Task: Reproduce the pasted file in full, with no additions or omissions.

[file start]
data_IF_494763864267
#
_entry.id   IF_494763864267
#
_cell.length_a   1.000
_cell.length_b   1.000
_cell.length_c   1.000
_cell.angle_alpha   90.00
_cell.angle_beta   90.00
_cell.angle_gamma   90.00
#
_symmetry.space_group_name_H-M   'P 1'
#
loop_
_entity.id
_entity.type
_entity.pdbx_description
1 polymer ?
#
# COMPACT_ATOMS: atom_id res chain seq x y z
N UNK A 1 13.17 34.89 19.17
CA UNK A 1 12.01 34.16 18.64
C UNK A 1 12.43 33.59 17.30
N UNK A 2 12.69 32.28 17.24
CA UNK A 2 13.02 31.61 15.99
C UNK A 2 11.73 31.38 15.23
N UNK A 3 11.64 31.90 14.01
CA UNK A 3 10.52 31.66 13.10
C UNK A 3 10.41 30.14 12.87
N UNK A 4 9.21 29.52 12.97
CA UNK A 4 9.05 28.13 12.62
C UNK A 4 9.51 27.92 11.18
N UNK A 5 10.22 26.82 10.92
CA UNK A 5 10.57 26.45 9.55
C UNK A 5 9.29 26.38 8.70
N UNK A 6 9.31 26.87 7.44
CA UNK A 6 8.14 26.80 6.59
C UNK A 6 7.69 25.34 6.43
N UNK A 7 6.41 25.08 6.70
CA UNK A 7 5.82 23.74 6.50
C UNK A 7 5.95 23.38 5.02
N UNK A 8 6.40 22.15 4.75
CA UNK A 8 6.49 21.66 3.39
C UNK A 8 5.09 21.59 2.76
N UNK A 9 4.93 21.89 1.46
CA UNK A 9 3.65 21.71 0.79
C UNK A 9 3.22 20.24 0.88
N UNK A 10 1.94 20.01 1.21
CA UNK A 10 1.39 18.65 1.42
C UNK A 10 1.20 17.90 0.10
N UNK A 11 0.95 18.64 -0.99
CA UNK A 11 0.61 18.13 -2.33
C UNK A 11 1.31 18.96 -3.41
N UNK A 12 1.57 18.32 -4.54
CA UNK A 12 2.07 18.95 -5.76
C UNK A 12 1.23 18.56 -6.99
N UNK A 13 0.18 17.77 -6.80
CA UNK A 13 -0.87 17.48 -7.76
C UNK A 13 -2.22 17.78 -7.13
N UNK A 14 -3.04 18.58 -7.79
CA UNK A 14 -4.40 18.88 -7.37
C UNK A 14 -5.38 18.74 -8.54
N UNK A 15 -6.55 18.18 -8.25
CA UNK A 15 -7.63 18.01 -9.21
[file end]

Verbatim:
data_IF_494763864267
#
_entry.id   IF_494763864267
#
_cell.length_a   1.000
_cell.length_b   1.000
_cell.length_c   1.000
_cell.angle_alpha   90.00
_cell.angle_beta   90.00
_cell.angle_gamma   90.00
#
_symmetry.space_group_name_H-M   'P 1'
#
loop_
_entity.id
_entity.type
_entity.pdbx_description
1 polymer ?
#
# COMPACT_ATOMS: atom_id res chain seq x y z
N UNK A 1 13.17 34.89 19.17
CA UNK A 1 12.01 34.16 18.64
C UNK A 1 12.43 33.59 17.30
N UNK A 2 12.69 32.28 17.24
CA UNK A 2 13.02 31.61 15.99
C UNK A 2 11.73 31.38 15.23
N UNK A 3 11.64 31.90 14.01
CA UNK A 3 10.52 31.66 13.10
C UNK A 3 10.41 30.14 12.87
N UNK A 4 9.21 29.52 12.97
CA UNK A 4 9.05 28.13 12.62
C UNK A 4 9.51 27.92 11.18
N UNK A 5 10.22 26.82 10.92
CA UNK A 5 10.57 26.45 9.55
C UNK A 5 9.29 26.38 8.70
N UNK A 6 9.31 26.87 7.44
CA UNK A 6 8.14 26.80 6.59
C UNK A 6 7.69 25.34 6.43
N UNK A 7 6.41 25.08 6.70
CA UNK A 7 5.82 23.74 6.50
C UNK A 7 5.95 23.38 5.02
N UNK A 8 6.40 22.15 4.75
CA UNK A 8 6.49 21.66 3.39
C UNK A 8 5.09 21.59 2.76
N UNK A 9 4.93 21.89 1.46
CA UNK A 9 3.65 21.71 0.79
C UNK A 9 3.22 20.24 0.88
N UNK A 10 1.94 20.01 1.21
CA UNK A 10 1.39 18.65 1.42
C UNK A 10 1.20 17.90 0.10
N UNK A 11 0.95 18.64 -0.99
CA UNK A 11 0.61 18.13 -2.33
C UNK A 11 1.31 18.96 -3.41
N UNK A 12 1.57 18.32 -4.54
CA UNK A 12 2.07 18.95 -5.76
C UNK A 12 1.23 18.56 -6.99
N UNK A 13 0.18 17.77 -6.80
CA UNK A 13 -0.87 17.48 -7.76
C UNK A 13 -2.22 17.78 -7.13
N UNK A 14 -3.04 18.58 -7.79
CA UNK A 14 -4.40 18.88 -7.37
C UNK A 14 -5.38 18.74 -8.54
N UNK A 15 -6.55 18.18 -8.25
CA UNK A 15 -7.63 18.01 -9.21